Google still can't effectively harness user sentiment to shape search results
In the last week of November, the New York Times ran an article that showed how one retailer could use customer complaints and negative reviews to boost its search ranking in Google. Within a couple of days of the article's publication, Google was receiving complaints of its own, but this time it was from the media, who questioned the search engine's ethical responsibility in the matter.
Not even a week later, Google has replied by applying a new search algorithm that detects and downranks online retailers that "provide extremely poor user experience."
"We were horrified to read about Ms. Rodriguez's dreadful experience," Google Fellow Amit Singhal said yesterday. "Even though our initial analysis pointed to this being an edge case and not a widespread problem in our search results, we immediately convened a team that looked carefully at the issue. That team developed an initial algorithmic solution, implemented it, and the solution is already live. I am here to tell you that being bad is, and hopefully will always be, bad for business in Google's search results."
Singhal did not disclose the way Google determines a good retailer from a bad one, but he did point to the unreliability of Sentiment Analysis, a method of tracking the public's collective opinion on a subject based upon the frequency of keywords in news stories, comments, reviews, and social media. It's a technique that is used daily by online marketers and branding specialists, as well as by financial analysts and others.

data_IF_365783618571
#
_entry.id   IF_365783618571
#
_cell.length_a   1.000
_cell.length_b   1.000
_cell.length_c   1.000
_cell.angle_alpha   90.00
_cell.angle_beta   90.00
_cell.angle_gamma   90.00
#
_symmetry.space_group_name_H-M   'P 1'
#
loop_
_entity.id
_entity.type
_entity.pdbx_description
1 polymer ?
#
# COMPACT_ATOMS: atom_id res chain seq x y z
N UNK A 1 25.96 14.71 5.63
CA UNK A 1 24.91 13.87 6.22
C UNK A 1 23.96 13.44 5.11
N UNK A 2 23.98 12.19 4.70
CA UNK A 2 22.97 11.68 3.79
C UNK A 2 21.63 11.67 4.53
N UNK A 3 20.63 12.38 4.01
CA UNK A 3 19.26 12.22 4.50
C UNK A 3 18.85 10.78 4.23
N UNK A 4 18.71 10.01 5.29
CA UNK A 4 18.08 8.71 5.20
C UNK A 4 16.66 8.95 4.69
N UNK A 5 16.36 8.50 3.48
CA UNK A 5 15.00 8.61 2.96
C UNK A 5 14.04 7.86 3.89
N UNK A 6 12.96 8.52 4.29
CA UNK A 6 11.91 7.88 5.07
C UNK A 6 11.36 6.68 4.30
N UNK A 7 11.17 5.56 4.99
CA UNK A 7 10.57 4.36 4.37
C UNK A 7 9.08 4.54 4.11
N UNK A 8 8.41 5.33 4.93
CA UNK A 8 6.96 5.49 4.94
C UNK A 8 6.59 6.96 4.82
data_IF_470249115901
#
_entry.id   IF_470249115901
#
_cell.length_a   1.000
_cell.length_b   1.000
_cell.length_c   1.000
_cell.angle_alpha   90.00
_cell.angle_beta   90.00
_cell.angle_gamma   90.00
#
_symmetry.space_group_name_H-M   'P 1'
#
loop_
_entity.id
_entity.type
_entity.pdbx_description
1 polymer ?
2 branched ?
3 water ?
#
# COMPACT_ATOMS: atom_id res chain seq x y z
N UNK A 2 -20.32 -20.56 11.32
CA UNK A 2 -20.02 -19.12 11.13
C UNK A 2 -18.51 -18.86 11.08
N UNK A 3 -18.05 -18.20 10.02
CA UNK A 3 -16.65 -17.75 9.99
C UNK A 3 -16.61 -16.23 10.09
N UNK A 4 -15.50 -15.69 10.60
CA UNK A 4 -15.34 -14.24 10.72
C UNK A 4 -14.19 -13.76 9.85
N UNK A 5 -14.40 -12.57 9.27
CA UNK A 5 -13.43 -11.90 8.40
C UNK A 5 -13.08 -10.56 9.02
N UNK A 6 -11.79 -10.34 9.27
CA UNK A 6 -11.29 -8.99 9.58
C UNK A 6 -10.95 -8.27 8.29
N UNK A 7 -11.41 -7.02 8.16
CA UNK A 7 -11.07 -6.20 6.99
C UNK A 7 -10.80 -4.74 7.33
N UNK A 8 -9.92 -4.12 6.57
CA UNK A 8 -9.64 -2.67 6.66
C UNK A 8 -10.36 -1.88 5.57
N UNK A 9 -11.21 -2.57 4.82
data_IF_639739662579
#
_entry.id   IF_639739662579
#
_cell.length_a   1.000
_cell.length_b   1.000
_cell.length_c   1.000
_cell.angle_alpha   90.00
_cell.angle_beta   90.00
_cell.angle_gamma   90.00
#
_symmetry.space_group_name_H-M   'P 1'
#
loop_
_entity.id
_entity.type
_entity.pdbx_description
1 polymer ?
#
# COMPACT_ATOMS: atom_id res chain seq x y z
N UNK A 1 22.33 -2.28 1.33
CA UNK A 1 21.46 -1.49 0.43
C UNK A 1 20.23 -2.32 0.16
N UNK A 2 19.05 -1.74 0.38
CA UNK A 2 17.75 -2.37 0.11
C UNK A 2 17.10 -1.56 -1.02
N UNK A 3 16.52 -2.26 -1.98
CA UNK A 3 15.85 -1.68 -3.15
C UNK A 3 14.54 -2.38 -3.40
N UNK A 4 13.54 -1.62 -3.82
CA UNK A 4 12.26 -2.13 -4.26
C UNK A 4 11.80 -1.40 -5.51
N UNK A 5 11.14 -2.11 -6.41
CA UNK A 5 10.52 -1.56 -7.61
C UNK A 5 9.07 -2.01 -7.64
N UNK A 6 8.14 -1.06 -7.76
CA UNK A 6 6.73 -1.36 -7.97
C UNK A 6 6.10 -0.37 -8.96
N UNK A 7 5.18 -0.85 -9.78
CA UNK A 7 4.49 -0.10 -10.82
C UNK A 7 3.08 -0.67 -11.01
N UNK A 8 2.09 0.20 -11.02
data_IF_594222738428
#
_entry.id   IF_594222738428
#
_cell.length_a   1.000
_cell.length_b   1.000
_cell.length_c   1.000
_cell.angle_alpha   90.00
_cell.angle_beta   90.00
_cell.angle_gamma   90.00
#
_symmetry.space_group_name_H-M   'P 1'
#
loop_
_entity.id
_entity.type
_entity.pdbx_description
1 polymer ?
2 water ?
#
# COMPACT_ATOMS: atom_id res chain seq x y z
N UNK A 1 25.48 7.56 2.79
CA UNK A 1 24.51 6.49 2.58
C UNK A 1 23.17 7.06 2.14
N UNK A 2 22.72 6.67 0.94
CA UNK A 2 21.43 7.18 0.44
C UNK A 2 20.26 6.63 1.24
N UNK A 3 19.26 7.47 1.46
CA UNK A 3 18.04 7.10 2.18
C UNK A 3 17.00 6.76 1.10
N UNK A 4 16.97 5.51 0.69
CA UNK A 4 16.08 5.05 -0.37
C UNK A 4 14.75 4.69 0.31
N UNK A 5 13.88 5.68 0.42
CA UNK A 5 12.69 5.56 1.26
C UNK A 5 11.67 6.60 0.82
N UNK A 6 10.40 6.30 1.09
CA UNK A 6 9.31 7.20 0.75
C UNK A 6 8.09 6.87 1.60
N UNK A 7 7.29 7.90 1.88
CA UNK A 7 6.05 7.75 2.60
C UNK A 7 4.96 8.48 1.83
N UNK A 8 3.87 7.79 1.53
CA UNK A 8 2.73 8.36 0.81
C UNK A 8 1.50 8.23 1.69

In theory, sentiment tracking would take negative commentary about a service and translate it into strikes against that service. The problem with this, however, is that the reliability of a source must be established to determine the "weight" of a comment; and similarly, the degree of negativity per keyword must also be weighted. For example, an expert source calling a service "poor" would be weighted differently from an anonymous source calling that same service "abysmal."
Furthermore, controversial topics tend to have more passionate commentary about them.
"If we demoted web pages that have negative comments against them, you might not be able to find information about many elected officials, not to mention a lot of important but controversial concepts," Singhal said. "So far we have not found an effective way to significantly improve search using sentiment analysis."